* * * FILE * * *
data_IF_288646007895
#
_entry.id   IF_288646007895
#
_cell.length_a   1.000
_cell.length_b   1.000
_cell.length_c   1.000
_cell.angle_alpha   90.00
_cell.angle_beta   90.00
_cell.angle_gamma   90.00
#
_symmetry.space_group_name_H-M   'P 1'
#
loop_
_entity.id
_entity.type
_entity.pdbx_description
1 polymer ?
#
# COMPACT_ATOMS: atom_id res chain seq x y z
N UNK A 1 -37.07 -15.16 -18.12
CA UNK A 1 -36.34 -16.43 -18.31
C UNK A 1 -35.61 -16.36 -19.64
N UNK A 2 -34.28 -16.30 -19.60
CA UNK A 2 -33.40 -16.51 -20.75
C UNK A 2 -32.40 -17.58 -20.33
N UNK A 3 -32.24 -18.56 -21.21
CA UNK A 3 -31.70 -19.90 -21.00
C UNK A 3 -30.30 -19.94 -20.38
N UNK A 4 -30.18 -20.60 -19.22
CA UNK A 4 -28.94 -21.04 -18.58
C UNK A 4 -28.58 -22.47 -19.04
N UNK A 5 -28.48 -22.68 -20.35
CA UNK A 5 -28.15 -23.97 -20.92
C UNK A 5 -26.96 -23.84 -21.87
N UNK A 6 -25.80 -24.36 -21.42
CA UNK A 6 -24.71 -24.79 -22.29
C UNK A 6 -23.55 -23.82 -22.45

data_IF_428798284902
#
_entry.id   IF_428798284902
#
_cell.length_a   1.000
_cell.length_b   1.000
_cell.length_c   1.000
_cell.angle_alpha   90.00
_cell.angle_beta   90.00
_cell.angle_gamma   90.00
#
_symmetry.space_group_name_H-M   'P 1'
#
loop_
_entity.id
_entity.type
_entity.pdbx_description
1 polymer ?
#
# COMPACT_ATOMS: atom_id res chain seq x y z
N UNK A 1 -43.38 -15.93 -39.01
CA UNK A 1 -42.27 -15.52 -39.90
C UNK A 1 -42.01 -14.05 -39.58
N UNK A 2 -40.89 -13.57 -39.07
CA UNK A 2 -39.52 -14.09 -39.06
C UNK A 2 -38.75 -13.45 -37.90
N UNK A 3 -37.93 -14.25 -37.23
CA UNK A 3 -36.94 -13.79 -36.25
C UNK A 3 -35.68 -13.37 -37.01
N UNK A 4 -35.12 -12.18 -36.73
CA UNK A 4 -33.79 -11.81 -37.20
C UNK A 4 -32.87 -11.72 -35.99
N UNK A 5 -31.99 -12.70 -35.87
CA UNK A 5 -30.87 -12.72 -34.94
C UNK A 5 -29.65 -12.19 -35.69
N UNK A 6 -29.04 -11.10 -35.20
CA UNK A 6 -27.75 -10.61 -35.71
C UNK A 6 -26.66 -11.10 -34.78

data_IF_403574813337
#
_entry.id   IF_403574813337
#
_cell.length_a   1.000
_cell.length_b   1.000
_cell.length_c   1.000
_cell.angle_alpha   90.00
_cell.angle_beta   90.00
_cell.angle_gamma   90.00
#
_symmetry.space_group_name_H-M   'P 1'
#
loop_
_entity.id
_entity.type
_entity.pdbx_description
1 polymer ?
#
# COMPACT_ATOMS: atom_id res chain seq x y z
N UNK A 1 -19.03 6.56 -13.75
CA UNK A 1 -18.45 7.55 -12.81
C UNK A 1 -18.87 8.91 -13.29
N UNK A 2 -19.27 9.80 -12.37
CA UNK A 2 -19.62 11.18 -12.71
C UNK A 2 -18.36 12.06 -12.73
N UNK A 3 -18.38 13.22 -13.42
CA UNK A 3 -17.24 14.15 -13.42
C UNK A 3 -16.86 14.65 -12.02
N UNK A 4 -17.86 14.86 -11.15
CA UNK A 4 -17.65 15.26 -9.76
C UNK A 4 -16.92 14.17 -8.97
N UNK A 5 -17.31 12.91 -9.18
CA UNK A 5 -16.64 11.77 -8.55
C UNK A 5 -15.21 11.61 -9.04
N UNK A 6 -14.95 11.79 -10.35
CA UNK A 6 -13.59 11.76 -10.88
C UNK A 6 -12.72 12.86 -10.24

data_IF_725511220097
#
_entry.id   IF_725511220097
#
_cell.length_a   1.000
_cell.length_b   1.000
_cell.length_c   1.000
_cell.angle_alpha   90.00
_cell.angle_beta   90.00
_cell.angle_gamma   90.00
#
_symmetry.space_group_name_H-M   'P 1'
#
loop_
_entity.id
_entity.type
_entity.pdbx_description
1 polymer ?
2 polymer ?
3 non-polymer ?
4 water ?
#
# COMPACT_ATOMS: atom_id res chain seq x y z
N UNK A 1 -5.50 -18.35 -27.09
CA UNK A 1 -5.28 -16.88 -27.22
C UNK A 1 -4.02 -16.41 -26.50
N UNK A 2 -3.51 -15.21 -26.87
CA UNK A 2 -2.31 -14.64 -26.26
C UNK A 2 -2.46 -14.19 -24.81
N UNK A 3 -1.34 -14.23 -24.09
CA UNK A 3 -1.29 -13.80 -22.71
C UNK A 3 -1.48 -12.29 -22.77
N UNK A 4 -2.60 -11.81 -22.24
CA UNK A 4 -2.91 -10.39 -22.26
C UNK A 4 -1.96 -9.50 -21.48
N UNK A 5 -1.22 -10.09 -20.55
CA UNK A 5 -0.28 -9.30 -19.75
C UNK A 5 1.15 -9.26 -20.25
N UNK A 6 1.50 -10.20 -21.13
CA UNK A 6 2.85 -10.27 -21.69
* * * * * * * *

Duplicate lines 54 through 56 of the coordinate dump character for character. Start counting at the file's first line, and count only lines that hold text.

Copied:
_entity.type
_entity.pdbx_description
1 polymer ?